This time, however, I would like to take a slightly broader idea: what exactly is a war game? How does it function?
The idea I have is that a game, in general, is a conflict of two narrative, one from each player. Now, I know that there are games which have a single player (I am, after all, mainly a solo wargamer), but even so I think there are two conflicting narratives at the heart of the process. Of course, there could be more than two, with multi-player games where the players have varying objectives, but I will leave that complication aside for the moment.
Consider a different game, say tennis. Now, the objectives in tennis are quite clear. Both players want to win the game. If one of them, does not, it is not, strictly, a game of tennis; it is a knock about, or practice, or training, but not a competitive game. In the case that both players do want to win, each player has a narrative end in mind: me as the winner. Both make such moves as they are capable of in such a way as to achieve the objective of their narrative. So the game proceeds via serves and return, volleys and so on, with each player attempting to obtain an advantage for their own particular narrative. Eventually, one player, and one narrative will be victorious.
He other issue within such a game is, of course, the constraints imposed on the players, and their narratives, by the rules. The rules ensure some degree of ‘fairness’. Now, we have to be a bit careful here. Rules do not ensure absolute fairness: some people are better at tennis than others. That, after all, is something of the point of the game. The rules do, however, constrain the moves the players can make, so they are equivalent. Both players, for example make serves, and, roughly speaking, make equal numbers of serves with equal chances, given the individual’s ability, to score points.
The rules, then, constrain the possibilities of the game. For example, I read somewhere recently that even an omnipotent, omniscient God cannot win a game of chess against Gary Kasparov if all God has is the king and a pawn. This is not any failure of omnipotence or omniscience, but simply that, within the constraints of the rules of the game, no winning strategy exists for God. Of course, God could cause Gary to become confused, make foolish moves and so on, but that is outwith the game rules (and even so may not enable God to win, as it happens).
With respect to wargaming, therefore, the idea is something like this. The two players have conflicting narrative aims, that is, both side wish to win. The process of them winning is decided by the players, how they deploy their toy soldiers, the terrain of the wargame table and the moves they make. These factors are the ones which, broadly speaking, are up to the wargamers themselves. These are the items which the wargamers manipulate to achieve the victory of their own narrative.
There are other factors. We have already noted the effect of rules in constraining the moves that the players can make. It may be, for example, that one player lands up in a similar position to that of God in my chess example. There is no good winning strategy for him, and so his narrative goal has to change from winning, to minimising the damage, or inflicting disproportionate damage on the enemy, or delaying him, or whatever. The scenario possibilities are, of course, endless.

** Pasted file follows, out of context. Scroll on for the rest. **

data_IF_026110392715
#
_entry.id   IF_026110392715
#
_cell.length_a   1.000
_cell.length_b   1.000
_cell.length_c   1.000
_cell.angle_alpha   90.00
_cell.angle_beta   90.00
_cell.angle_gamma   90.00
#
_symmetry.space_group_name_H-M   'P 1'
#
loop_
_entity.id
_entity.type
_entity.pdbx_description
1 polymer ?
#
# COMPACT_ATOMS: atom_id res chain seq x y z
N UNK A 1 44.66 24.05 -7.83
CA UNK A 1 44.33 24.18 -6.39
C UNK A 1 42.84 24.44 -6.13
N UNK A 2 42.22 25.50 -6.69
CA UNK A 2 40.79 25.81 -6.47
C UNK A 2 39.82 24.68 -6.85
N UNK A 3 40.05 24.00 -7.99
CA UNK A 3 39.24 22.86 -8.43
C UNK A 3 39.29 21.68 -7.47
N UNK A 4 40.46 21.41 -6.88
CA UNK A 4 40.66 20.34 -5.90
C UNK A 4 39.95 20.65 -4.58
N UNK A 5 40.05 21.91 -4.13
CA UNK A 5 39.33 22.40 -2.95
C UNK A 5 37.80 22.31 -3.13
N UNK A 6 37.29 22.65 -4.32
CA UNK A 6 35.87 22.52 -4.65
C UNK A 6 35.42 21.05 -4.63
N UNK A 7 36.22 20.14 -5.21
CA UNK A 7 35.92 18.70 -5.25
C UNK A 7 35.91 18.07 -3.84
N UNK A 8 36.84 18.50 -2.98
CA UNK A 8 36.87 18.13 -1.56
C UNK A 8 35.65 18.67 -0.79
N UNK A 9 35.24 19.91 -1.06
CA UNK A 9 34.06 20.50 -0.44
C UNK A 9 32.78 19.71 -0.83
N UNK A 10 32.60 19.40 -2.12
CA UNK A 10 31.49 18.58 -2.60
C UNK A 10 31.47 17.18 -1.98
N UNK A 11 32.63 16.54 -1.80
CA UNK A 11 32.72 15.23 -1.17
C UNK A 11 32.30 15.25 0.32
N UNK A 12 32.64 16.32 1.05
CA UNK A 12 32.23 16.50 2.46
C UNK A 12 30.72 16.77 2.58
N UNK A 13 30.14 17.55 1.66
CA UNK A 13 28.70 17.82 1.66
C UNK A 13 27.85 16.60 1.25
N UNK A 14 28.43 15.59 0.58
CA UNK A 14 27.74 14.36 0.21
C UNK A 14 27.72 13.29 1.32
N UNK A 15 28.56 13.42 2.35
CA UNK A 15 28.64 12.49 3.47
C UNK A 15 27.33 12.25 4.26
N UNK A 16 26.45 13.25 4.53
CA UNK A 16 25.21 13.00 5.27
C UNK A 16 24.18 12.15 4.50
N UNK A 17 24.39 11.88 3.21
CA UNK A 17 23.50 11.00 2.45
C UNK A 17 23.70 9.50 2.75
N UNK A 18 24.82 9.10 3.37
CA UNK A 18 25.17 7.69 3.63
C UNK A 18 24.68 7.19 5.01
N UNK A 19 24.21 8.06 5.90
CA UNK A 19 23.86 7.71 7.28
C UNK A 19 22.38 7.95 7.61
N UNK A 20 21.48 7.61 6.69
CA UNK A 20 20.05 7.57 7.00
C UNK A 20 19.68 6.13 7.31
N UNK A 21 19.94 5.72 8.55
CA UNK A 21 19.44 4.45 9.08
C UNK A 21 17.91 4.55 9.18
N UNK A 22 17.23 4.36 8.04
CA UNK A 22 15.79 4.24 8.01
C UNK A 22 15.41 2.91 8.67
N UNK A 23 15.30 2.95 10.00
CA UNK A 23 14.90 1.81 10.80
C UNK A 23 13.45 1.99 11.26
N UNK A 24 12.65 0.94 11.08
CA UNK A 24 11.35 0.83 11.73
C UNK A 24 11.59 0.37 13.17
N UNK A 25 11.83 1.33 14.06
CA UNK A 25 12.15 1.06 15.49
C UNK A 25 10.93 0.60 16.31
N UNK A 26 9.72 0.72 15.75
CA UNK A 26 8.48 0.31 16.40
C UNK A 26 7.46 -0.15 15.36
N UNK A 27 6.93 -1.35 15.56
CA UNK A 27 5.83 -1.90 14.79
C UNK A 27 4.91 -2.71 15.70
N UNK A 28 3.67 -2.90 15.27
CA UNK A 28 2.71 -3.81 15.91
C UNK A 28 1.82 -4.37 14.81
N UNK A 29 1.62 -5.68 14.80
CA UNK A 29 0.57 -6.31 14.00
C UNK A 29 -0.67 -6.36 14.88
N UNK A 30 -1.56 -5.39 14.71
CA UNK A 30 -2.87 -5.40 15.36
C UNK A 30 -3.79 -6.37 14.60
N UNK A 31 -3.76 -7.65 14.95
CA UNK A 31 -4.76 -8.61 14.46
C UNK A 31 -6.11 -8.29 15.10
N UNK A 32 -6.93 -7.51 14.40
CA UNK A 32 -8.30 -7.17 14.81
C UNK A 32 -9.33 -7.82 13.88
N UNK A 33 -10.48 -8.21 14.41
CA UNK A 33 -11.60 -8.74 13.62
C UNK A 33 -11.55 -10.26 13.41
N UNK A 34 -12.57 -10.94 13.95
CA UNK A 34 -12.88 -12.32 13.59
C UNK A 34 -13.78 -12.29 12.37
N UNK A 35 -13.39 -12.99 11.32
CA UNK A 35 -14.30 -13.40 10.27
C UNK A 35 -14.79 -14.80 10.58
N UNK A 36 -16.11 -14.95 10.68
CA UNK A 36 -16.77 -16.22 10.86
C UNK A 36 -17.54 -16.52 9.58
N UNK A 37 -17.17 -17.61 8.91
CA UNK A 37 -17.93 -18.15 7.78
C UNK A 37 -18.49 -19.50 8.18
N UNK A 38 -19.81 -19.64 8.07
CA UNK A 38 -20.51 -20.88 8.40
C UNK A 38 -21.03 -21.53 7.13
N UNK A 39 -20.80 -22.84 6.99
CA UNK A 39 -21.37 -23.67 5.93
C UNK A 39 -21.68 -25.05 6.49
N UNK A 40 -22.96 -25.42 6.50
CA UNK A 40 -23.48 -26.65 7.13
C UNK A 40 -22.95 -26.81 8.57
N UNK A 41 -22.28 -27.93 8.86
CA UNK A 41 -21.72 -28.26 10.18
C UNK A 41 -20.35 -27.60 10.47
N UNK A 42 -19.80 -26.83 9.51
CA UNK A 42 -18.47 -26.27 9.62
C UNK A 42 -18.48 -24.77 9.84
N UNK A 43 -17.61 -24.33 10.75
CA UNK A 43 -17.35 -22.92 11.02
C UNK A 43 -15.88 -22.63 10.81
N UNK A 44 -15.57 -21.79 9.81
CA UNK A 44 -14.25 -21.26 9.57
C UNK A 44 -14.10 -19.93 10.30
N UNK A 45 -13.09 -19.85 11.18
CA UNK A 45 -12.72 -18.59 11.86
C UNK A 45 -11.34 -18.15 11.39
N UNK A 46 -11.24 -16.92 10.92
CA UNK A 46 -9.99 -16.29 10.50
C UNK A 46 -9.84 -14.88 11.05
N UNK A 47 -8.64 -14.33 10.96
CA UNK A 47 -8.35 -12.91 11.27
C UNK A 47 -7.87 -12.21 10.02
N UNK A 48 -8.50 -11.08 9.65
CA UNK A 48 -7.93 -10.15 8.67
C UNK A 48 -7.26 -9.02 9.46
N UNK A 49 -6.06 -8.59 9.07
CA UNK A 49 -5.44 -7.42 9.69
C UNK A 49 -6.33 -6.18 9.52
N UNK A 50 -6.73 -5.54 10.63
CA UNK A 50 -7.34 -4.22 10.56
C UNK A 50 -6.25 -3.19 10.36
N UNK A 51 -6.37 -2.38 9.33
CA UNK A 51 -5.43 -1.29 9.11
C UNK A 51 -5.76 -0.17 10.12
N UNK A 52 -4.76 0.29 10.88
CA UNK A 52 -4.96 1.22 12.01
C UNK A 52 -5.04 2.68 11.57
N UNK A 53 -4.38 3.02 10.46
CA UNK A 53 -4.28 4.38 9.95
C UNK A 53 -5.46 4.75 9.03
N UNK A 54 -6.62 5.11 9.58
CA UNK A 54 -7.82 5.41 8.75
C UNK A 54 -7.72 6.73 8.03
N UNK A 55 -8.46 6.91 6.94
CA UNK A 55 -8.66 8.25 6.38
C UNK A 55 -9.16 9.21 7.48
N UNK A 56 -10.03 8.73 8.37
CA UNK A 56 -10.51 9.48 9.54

Additional to all these fairly predictable issues there is also a degree of randomness involved in the game, arbitrating, at least in part, between the different narratives. The randomness is not, of course, absolute, it occurs within the game. In most wargames, anyway, troops do not appear suddenly in the middle of the battlefield as a result of a random throw of the dice. Their combat may be more or less effective, but the impact of the randomness is constrained by the rules themselves.
Sitting behind all this is, of course, the expectation that the events on a wargame table will be reasonable and, at least in part, rationally understandable. To link back to the idea of conflicting narratives, we do expect a narrative to unfold in a reasonably linear fashion. This may not, of course, happen in real modern novels, for example, where authors like to try to mess with time and space to show how clever they are, but most popular stories are reasonably linear in time (think Harry Potter, for example).
Not only do we expect linear time, of at least clear cause and effect, we expect that our blocks of toy soldiers will behave, in some fashion at least, like blocks of real soldiers, and if, as seems likely, we are not sure how a block of real soldiers might have behaved, we expect a degree of intelligibility in the behaviour that they do display. Thus our rules have to allow for reasonable behaviour, albeit moderated by a constrained degree of randomness.
Of course, the ultimate aim of any wargame, indeed, most games, is to ‘win’, whatever that might mean within the context. Winning, in a campaign game will likely be very different from winning a tournament game. In the former there may (and probably will) be a requirement to keep a force in being, leading to less in the way of gambits and more in the way of conservative and solid tactics. In the latter, the aim is to win, pure and simple, with little regard for an overall situation, because there isn’t one.
Overall,, however, the aim of each player is, given the constraints, to obtain the possession of the dominant narrative and win. If nothing else, this is an unusual way of looking at wargaming.